This module explored some of the advanced query techniques available to you in Oracle.
You learned how to create sub-queries WHERE you use the IN clause as the connection between the main query and the subquery.
You examined Oracle's syntax and terminology for outer joins and practiced picking out syntax errors in sample queries.
You saw what makes a subquery become a correlated subquery and found out how to create a correlated subquery. Then you tried your hand at
converting a query with a subquery into a query with a correlated subquery and changed the query FROM using the IN clause to using the EXISTS clause.
In this module, you learned how to:
- Identify two proper syntax formats for the IN clause
- Interpret an outer JOIN using Oracles syntax
- Identify the connection between a query and a subquery
Use EXISTS instead of IN for a subquery
Describe the parsing sequence of queries that use queries in place of a table name
In this module you were introduced to the following glossary terms:
- Correlated subquery: A subquery in which part of the subquery refers back to data in the outer query.
- Dynamic list: A list of values created by adding a subquery to a query. This kind of list is dynamic because the list of values always reflects the current values in the database.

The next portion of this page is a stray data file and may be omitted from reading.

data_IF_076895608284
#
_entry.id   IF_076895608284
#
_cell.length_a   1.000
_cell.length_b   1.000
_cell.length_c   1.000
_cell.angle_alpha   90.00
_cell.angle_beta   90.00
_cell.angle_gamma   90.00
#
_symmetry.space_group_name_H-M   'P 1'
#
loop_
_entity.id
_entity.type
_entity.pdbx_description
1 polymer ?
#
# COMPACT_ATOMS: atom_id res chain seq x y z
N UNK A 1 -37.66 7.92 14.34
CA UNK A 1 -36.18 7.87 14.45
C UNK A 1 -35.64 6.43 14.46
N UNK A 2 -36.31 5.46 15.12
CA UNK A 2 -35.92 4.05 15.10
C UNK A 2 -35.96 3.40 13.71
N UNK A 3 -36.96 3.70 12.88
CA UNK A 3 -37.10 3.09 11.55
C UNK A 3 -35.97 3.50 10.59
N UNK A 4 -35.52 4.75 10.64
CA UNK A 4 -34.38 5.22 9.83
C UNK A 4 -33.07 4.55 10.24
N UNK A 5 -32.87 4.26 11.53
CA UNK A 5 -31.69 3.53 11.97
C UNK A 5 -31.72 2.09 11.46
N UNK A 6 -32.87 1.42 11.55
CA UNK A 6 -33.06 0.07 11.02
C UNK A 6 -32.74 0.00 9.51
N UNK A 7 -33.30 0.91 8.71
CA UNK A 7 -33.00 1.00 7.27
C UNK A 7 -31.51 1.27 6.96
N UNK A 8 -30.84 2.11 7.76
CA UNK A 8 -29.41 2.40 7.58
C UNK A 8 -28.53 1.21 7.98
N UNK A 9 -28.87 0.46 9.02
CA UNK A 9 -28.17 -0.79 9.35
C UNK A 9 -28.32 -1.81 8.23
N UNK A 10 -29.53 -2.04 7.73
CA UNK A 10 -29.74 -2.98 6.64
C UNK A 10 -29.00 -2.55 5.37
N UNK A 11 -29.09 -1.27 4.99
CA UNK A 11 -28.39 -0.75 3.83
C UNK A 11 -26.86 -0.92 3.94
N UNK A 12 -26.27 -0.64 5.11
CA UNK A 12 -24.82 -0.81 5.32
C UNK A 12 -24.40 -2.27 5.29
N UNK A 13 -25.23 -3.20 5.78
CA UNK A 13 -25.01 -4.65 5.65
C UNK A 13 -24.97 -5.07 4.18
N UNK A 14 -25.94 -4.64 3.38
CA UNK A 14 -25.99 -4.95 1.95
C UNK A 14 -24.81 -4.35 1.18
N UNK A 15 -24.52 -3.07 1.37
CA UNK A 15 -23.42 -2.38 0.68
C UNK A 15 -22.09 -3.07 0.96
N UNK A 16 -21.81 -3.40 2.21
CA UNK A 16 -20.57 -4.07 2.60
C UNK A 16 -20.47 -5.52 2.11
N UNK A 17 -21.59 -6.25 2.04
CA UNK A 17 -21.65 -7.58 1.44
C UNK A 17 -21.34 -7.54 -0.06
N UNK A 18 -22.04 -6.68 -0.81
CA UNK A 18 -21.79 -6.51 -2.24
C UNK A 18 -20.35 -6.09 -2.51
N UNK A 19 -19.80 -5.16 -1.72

- Inner join: A join where only the rows of one table that are matched with the rows of the other table are used in the query results.
- Left outer join: An outer join in which the left table in the Fromclause may contain rows that do not match with a row in the right table.
- Outer join: A special variation of the kind of query that combines two or more tables into a single query.
In an outer join, rows in one table that contain no match with the other table are included in the result set returned from the query.
- Right outer join: An outer join in which the right table in the Fromclause may contain rows that do not match with a row in the left table.
In the next module you will experiment with creating reports within the SQL*Plus environment.